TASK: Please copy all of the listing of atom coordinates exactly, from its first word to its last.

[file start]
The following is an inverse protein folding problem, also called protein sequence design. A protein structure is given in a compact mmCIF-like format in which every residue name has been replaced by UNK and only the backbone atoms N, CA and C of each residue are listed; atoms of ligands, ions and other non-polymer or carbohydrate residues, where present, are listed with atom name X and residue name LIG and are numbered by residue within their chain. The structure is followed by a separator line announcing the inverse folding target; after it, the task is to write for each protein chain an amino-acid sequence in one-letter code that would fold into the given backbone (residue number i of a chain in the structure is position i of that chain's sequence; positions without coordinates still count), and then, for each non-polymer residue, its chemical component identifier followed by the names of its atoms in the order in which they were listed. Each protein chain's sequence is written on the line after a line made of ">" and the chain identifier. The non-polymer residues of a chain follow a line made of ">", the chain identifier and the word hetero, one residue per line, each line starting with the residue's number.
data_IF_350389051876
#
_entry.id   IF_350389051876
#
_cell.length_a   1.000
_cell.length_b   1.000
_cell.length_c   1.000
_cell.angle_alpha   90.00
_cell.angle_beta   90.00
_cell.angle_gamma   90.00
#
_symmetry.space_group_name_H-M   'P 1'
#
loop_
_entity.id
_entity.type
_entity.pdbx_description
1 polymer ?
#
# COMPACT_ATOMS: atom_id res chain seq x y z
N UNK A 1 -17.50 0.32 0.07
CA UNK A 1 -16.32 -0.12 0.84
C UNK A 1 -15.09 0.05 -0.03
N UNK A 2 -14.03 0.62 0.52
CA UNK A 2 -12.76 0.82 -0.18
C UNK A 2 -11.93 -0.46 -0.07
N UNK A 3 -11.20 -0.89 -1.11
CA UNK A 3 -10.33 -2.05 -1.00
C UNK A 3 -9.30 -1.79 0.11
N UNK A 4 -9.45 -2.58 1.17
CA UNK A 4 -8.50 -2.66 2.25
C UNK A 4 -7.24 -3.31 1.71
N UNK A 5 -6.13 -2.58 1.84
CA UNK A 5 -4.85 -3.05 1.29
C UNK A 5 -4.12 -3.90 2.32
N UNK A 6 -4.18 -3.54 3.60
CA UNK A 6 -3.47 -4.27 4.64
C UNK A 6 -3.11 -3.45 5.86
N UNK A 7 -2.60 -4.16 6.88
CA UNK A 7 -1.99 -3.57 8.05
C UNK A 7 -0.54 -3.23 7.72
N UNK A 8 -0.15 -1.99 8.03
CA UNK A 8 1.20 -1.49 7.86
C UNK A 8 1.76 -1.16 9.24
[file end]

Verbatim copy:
The following is an inverse protein folding problem, also called protein sequence design. A protein structure is given in a compact mmCIF-like format in which every residue name has been replaced by UNK and only the backbone atoms N, CA and C of each residue are listed; atoms of ligands, ions and other non-polymer or carbohydrate residues, where present, are listed with atom name X and residue name LIG and are numbered by residue within their chain. The structure is followed by a separator line announcing the inverse folding target; after it, the task is to write for each protein chain an amino-acid sequence in one-letter code that would fold into the given backbone (residue number i of a chain in the structure is position i of that chain's sequence; positions without coordinates still count), and then, for each non-polymer residue, its chemical component identifier followed by the names of its atoms in the order in which they were listed. Each protein chain's sequence is written on the line after a line made of ">" and the chain identifier. The non-polymer residues of a chain follow a line made of ">", the chain identifier and the word hetero, one residue per line, each line starting with the residue's number.
data_IF_350389051876
#
_entry.id   IF_350389051876
#
_cell.length_a   1.000
_cell.length_b   1.000
_cell.length_c   1.000
_cell.angle_alpha   90.00
_cell.angle_beta   90.00
_cell.angle_gamma   90.00
#
_symmetry.space_group_name_H-M   'P 1'
#
loop_
_entity.id
_entity.type
_entity.pdbx_description
1 polymer ?
#
# COMPACT_ATOMS: atom_id res chain seq x y z
N UNK A 1 -17.50 0.32 0.07
CA UNK A 1 -16.32 -0.12 0.84
C UNK A 1 -15.09 0.05 -0.03
N UNK A 2 -14.03 0.62 0.52
CA UNK A 2 -12.76 0.82 -0.18
C UNK A 2 -11.93 -0.46 -0.07
N UNK A 3 -11.20 -0.89 -1.11
CA UNK A 3 -10.33 -2.05 -1.00
C UNK A 3 -9.30 -1.79 0.11
N UNK A 4 -9.45 -2.58 1.17
CA UNK A 4 -8.50 -2.66 2.25
C UNK A 4 -7.24 -3.31 1.71
N UNK A 5 -6.13 -2.58 1.84
CA UNK A 5 -4.85 -3.05 1.29
C UNK A 5 -4.12 -3.90 2.32
N UNK A 6 -4.18 -3.54 3.60
CA UNK A 6 -3.47 -4.27 4.64
C UNK A 6 -3.11 -3.45 5.86
N UNK A 7 -2.60 -4.16 6.88
CA UNK A 7 -1.99 -3.57 8.05
C UNK A 7 -0.54 -3.23 7.72
N UNK A 8 -0.15 -1.99 8.03
CA UNK A 8 1.20 -1.49 7.86
C UNK A 8 1.76 -1.16 9.24